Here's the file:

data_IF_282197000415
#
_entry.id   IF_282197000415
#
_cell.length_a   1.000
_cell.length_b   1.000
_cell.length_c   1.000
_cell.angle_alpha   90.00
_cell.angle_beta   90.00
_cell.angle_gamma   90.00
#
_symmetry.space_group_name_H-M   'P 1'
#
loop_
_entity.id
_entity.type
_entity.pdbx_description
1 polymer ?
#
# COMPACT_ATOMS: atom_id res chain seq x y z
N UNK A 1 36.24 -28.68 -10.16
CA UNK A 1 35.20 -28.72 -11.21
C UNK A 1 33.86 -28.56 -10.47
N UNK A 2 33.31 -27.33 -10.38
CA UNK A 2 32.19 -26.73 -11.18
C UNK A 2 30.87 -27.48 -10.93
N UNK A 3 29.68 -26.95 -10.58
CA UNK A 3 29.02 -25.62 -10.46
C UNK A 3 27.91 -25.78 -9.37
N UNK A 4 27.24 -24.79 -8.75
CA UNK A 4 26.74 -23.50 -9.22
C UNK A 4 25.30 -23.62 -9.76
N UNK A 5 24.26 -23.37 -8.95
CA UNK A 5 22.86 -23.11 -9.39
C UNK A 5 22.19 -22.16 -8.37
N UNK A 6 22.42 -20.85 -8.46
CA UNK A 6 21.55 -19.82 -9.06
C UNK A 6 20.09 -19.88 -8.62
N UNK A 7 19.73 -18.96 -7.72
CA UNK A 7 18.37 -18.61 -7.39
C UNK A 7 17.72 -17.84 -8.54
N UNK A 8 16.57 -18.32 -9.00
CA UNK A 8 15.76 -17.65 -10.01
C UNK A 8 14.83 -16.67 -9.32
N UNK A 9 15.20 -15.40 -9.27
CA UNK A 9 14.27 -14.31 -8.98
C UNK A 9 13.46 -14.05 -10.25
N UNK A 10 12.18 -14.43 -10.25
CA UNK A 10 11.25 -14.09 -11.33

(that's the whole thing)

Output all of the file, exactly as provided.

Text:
data_IF_282197000415
#
_entry.id   IF_282197000415
#
_cell.length_a   1.000
_cell.length_b   1.000
_cell.length_c   1.000
_cell.angle_alpha   90.00
_cell.angle_beta   90.00
_cell.angle_gamma   90.00
#
_symmetry.space_group_name_H-M   'P 1'
#
loop_
_entity.id
_entity.type
_entity.pdbx_description
1 polymer ?
#
# COMPACT_ATOMS: atom_id res chain seq x y z
N UNK A 1 36.24 -28.68 -10.16
CA UNK A 1 35.20 -28.72 -11.21
C UNK A 1 33.86 -28.56 -10.47
N UNK A 2 33.31 -27.33 -10.38
CA UNK A 2 32.19 -26.73 -11.18
C UNK A 2 30.87 -27.48 -10.93
N UNK A 3 29.68 -26.95 -10.58
CA UNK A 3 29.02 -25.62 -10.46
C UNK A 3 27.91 -25.78 -9.37
N UNK A 4 27.24 -24.79 -8.75
CA UNK A 4 26.74 -23.50 -9.22
C UNK A 4 25.30 -23.62 -9.76
N UNK A 5 24.26 -23.37 -8.95
CA UNK A 5 22.86 -23.11 -9.39
C UNK A 5 22.19 -22.16 -8.37
N UNK A 6 22.42 -20.85 -8.46
CA UNK A 6 21.55 -19.82 -9.06
C UNK A 6 20.09 -19.88 -8.62
N UNK A 7 19.73 -18.96 -7.72
CA UNK A 7 18.37 -18.61 -7.39
C UNK A 7 17.72 -17.84 -8.54
N UNK A 8 16.57 -18.32 -9.00
CA UNK A 8 15.76 -17.65 -10.01
C UNK A 8 14.83 -16.67 -9.32
N UNK A 9 15.20 -15.40 -9.27
CA UNK A 9 14.27 -14.31 -8.98
C UNK A 9 13.46 -14.05 -10.25
N UNK A 10 12.18 -14.43 -10.25
CA UNK A 10 11.25 -14.09 -11.33